Having been leveraged by 2020’s challenges into mostly reactive leadership as a new superintendent of schools, Mike Nelson was thrilled to see the Old Rochester School District kick off the 2021-22 academic year with a preseason proactive effort called Acceleration Academy.
The week-long camp, held August 16-20 from 8:30 am to 2:00 pm at ORR, featured four hours of daily concentrated work and targeted four grade brackets. Grades K-2 focused on early literacy, while Grades 3-4, 8, and 10 focused on math.
Five days of four classroom hours add up to approximately 20 hours of traditional classroom time or the equivalent of the first two units of the upcoming school year. Roughly, that translates into a month of class work, according to ORR Director of Student Services Craig Davidson.
“Between Mr. Davidson, Dr. [Janell] Pearson-Campbell, our assistant superintendent of Teaching and Learning and many others, they really spearheaded this work,” said Nelson. “This Acceleration Academy, honestly, was a perfect opportunity for us to show our communities how we’re going to start bridging the gap between the pandemic environment and the new normal here in our schools.
“I think it was mutual interest in terms of different stakeholder groups. … There have been ongoing conversations even that we had here locally, figuring out, ‘What are the impacts [of the pandemic] and how to we move forward?'”
Thanks to a grant offered in 2020 by the state Department of Elementary and Secondary Education (DESE), ORR was able to secure a full week of services from top instructors outside of collective bargaining. In keeping with the stipulations of the grant funding and using metrics based on academic data, the district’s most-vulnerable students were offered the first opportunity to engage with the program.
MCAS data, Aimsweb data (ORR’s universal screening), and other benchmark data, including consultation with school principals, was used in identifying students for whom the program would offer the most benefit.
“We are proud to say we offered a spot to any family that expressed interest based off our survey data,” reported Nelson, who estimated 155 participants.
Free breakfast and free lunch helped energize the students for their four hours of daily instruction. A daily special class such as physical education, art, or technology was sprinkled in to keep the young minds fresh and nimble.
“It’s no secret that the pandemic has hit the educational fields really hard, and I applaud the state and the district for looking for ways on how to make up those deficits,” said Old Hammondtown School Grade 6 math teacher Kyle Letendre. “The key is engagement, student engagement, it’s what it’s all about. The Acceleration Academy, the way that the program is designed, it’s meant to really have students focused in on those key core skills and concepts but also have fun while they’re doing it.”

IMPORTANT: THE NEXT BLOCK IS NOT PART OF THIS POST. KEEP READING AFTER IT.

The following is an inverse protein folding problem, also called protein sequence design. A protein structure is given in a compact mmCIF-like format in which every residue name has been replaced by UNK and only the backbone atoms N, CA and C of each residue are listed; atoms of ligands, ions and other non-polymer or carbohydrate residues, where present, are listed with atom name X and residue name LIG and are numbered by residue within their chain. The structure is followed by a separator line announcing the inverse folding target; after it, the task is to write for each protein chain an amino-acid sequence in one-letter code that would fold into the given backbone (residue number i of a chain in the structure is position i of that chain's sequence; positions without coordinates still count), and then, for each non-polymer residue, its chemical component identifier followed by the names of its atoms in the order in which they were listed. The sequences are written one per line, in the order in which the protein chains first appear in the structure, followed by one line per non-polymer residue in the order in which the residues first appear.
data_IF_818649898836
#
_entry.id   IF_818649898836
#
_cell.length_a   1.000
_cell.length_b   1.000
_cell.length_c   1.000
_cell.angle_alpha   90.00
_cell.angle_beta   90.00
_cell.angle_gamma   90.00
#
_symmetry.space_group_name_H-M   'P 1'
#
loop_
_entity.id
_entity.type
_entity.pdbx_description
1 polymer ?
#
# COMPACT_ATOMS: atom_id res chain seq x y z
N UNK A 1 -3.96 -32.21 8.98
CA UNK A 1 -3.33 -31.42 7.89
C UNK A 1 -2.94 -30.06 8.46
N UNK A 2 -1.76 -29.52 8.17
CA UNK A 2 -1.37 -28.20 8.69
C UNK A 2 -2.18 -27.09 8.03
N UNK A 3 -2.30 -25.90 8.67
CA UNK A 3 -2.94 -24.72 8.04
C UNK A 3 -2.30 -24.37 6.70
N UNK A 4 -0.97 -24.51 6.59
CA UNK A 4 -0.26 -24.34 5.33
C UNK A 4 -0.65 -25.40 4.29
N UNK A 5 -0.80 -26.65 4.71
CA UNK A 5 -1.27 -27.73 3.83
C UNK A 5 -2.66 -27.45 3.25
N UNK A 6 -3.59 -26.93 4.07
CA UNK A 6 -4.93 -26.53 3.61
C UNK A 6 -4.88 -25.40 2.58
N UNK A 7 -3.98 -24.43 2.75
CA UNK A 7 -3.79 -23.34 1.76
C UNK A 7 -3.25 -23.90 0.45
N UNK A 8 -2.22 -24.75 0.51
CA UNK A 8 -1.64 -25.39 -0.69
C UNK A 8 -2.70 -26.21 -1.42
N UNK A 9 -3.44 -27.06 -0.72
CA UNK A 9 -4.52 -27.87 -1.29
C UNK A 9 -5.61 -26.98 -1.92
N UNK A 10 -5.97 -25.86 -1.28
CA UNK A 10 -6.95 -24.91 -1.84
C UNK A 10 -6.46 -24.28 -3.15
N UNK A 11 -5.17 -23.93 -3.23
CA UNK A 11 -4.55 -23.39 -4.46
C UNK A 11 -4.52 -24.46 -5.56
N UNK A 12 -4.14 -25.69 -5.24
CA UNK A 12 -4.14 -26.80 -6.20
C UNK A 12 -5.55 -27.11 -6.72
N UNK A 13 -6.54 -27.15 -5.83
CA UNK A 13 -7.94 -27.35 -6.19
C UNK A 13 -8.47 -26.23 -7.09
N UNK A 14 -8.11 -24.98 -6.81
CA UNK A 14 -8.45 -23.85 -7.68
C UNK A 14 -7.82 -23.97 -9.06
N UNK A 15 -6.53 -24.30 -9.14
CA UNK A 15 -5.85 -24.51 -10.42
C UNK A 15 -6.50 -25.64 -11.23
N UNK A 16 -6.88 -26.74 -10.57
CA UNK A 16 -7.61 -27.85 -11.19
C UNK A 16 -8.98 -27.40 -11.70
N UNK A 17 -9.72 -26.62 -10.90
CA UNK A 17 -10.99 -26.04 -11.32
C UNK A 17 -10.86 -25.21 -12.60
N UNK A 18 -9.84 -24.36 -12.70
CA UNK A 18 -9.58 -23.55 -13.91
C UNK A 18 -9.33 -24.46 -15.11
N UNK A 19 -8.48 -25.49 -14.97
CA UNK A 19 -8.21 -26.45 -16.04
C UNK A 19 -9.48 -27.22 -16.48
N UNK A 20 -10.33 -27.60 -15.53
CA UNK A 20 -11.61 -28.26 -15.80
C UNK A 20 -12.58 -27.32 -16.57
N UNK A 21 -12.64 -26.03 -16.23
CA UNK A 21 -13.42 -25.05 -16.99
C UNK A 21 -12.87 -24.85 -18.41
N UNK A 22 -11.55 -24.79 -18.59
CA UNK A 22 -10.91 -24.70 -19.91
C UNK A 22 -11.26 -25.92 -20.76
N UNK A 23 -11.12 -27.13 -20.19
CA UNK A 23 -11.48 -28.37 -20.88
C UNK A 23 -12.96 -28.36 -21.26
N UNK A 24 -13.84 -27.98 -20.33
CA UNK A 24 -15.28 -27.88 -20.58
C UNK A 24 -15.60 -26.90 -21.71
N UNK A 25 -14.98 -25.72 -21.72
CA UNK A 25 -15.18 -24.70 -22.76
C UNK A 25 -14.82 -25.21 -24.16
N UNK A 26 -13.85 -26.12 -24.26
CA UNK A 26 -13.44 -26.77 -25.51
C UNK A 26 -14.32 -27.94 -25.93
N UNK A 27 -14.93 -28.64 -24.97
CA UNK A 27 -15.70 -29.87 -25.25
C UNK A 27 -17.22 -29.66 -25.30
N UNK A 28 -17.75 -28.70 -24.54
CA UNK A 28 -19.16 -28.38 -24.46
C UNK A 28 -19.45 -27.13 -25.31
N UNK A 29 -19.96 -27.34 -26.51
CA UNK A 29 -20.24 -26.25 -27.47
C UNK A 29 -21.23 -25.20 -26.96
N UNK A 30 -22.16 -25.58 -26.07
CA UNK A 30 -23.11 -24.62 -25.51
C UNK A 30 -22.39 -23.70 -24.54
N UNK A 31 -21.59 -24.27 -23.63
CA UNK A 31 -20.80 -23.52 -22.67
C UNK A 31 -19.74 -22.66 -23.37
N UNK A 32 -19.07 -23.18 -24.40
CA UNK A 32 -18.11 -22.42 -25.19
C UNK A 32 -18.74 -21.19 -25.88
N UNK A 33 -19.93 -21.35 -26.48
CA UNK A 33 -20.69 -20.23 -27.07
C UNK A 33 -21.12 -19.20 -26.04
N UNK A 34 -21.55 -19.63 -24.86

After conducting its families survey, ORR applied for the grant at the start of the summer. In the end, advanced students learning in the more competitive environments also had the opportunity to get a jumpstart on the 2021-22 academic year.
Along with Letendre’s assistance, the camp received on site, supervisory support from Rochester Memorial School Assistant Principal Charlie West and Center School Associate Principal Kevin Tavares.
“The kids have been incredibly responsive,” said West. “Some of the kids were participating in some of the summer programming we already had, but most of them haven’t really had anything this summer … so they’ve jumped right into it and, honestly, have set the tone.”
Thanks to the availability of teachers and administrators, students in transitional stages of their education were able to engage the camp under the watch of familiar faces and future instructors on hand in the same classroom.
The program defines accelerated learning as “providing high quality, grade-level instruction tailored to the students in front of you.”
Nelson explained that, while the tendency might be to focus on the remedial, especially in light of the COVID-19 pandemic’s impacts, accelerated learning has been proven to be the more effective strategy in boosting students for the new school year.
“A lot of folks think from the remedial standpoint, ‘What did we miss?’ The research that the Department of [Education] has shared with public school districts is that the research is clear that remedial instruction is not the best broad stroke approach to take,” said Nelson. “Instead, accelerated learning, which is keeping all students with their peers and offering them grade-level, high quality instruction is the best way to accelerate learning.”
By Mick Colageo